Regulation of tumor cell adhesion by intracellular 13-HODE: 15-HETE ratio.
- Additional Document Info
- View All
We performed studies to determine whether tumor cells (TCs) produce 13-hydroxyoctadecadienoic acid (13-HODE) and 15-hydroxyeicosatetraenoic acid (15-HETE), and to determine the relationship between TC and endothelial cell (EC) 13-HODE and 15-HETE synthesis, and TC adhesion to ECs and their underlying extracellular matrix (ECM). We measured (1) the amounts and ratios of 13-HODE: 15-HETE in three different human TC lines and in three different murine TC lines under basal and stimulated conditions; and (2) the relationship between 13-HODE synthesis and cAMP levels in TCs and ECs. Under basal conditions, TCs produced both 13-HODE and 15-HETE, the intracellular ratios of which correlated with TC adhesivity. Stimulation of the TCs with the chemotactic tripeptide, N-formyl-methionyl-leucyl-phenylalanine, decreased 13-HODE synthesis, and increased 15-HETE synthesis and TC adhesion to ECs and to their ECM. Alternatively, enhancing 13-HODE synthesis in either TCs or ECs (by elevating the resting levels of intracellular cAMP) was associated with decreased TC adhesion to ECs and ECM. These results suggest that intracellular 13-HODE: 15-HETE ratio in TCs regulates TC adhesivity, and that an alteration in 13-HODE: 15-HETE ratio will markedly influence TC adhesion.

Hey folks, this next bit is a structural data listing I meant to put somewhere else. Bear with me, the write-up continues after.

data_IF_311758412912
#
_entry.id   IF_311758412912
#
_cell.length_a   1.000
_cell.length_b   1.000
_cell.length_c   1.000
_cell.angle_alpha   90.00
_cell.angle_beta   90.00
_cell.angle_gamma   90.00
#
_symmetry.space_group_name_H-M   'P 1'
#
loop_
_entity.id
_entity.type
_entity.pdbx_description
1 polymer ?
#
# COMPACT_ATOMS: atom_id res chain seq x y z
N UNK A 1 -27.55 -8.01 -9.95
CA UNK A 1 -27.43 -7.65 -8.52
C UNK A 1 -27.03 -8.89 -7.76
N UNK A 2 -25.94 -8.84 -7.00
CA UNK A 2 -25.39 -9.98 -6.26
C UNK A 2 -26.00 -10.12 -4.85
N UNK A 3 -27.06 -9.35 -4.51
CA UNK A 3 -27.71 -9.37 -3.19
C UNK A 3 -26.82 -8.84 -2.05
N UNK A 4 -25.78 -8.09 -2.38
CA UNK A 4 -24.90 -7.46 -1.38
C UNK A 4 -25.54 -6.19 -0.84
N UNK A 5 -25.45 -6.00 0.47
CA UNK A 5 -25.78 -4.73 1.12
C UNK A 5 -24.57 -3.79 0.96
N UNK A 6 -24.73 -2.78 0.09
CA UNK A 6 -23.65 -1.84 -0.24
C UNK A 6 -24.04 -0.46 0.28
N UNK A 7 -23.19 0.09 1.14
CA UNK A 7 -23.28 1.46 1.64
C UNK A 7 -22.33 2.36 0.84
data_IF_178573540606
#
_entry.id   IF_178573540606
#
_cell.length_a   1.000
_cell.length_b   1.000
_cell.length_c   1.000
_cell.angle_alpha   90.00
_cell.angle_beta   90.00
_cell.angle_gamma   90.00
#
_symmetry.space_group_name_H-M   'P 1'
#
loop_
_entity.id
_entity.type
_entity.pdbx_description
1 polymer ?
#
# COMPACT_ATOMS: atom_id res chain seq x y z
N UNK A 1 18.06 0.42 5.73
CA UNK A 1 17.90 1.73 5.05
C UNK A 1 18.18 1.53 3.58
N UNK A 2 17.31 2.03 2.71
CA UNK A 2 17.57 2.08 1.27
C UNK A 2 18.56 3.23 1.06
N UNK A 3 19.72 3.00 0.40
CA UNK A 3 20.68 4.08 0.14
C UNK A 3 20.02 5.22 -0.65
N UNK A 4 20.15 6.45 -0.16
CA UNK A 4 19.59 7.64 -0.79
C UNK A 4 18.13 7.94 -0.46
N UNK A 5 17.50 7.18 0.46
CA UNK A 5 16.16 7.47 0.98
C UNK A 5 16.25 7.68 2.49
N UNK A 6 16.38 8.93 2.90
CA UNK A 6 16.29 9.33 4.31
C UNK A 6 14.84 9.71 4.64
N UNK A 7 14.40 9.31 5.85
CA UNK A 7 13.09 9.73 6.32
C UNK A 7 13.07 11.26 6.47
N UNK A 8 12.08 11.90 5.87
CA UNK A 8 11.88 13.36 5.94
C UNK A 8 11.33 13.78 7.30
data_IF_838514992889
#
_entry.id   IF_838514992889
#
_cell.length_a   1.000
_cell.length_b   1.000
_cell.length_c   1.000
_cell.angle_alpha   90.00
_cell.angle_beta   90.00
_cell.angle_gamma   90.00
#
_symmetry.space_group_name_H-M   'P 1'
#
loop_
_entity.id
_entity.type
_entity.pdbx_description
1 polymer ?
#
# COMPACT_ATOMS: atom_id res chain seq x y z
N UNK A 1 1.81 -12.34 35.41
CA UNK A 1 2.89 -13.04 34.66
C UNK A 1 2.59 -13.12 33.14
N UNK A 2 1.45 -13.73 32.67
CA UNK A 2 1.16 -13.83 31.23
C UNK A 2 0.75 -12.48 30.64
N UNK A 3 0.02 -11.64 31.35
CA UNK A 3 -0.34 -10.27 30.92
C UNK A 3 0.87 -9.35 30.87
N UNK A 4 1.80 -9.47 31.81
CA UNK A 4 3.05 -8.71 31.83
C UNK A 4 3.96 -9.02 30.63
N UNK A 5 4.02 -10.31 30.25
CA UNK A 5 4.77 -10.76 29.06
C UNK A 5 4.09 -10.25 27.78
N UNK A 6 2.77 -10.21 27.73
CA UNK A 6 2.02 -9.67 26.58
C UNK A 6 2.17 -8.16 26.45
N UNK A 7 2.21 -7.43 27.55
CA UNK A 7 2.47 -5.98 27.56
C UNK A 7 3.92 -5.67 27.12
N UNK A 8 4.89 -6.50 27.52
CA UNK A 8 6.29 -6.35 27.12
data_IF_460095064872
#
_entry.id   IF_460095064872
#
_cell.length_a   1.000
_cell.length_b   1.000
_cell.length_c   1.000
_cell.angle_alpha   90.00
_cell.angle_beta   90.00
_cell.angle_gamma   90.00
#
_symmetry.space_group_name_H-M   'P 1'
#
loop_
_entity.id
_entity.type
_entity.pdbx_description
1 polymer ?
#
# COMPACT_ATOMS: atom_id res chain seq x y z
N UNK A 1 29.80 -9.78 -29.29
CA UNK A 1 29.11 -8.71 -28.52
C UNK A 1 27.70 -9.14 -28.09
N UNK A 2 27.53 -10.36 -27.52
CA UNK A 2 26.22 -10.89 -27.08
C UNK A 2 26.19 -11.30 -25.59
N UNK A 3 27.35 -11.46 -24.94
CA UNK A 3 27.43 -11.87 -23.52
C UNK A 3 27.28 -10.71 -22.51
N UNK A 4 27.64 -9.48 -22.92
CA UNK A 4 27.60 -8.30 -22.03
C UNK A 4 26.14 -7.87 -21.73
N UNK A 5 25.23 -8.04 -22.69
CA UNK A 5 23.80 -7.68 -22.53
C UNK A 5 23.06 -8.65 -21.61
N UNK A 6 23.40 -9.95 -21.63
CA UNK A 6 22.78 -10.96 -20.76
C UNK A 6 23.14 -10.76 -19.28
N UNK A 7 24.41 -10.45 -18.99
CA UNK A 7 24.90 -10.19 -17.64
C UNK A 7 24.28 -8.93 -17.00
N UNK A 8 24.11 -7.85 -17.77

has subject area